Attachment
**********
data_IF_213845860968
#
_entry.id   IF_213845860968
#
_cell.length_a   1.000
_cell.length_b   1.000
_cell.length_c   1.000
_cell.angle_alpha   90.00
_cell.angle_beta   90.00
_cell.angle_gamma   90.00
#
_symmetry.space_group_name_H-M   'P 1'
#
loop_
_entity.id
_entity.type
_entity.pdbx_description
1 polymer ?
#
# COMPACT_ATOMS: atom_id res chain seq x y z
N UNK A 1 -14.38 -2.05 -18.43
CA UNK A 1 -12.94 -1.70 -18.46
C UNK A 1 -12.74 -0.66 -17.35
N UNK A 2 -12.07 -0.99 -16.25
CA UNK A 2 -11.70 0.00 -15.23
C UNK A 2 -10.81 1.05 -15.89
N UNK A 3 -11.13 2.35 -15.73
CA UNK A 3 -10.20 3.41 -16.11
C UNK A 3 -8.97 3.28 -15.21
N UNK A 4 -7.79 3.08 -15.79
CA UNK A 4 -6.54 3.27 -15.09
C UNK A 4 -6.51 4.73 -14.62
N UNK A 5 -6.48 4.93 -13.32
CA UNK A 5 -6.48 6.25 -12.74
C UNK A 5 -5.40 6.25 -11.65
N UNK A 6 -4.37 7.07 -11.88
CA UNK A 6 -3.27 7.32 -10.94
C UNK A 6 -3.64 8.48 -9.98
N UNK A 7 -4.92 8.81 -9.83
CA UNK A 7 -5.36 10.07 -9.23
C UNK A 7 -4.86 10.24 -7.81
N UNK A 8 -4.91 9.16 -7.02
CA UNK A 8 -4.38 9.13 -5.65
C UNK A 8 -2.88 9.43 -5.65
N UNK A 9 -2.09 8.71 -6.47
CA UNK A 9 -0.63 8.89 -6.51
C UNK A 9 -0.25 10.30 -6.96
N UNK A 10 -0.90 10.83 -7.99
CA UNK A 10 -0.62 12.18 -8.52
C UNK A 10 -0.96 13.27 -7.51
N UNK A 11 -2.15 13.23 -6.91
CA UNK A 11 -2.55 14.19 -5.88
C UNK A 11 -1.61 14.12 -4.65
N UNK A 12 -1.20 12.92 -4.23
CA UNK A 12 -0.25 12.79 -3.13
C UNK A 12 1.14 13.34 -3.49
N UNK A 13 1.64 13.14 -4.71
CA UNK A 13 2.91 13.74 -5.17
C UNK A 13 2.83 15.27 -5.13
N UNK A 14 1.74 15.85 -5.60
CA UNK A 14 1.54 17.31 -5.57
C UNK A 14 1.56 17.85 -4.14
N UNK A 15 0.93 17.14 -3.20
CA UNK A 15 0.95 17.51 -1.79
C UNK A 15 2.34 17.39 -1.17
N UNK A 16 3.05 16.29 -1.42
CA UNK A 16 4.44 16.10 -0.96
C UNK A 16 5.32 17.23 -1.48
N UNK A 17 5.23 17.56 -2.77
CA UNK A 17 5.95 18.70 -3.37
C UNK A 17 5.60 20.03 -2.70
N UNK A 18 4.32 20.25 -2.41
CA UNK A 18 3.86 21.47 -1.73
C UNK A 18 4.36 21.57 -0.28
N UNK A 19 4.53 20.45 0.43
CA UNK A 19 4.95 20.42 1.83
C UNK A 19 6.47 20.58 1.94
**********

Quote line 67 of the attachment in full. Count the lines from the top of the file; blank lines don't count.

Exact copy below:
CA UNK A 16 4.44 16.10 -0.96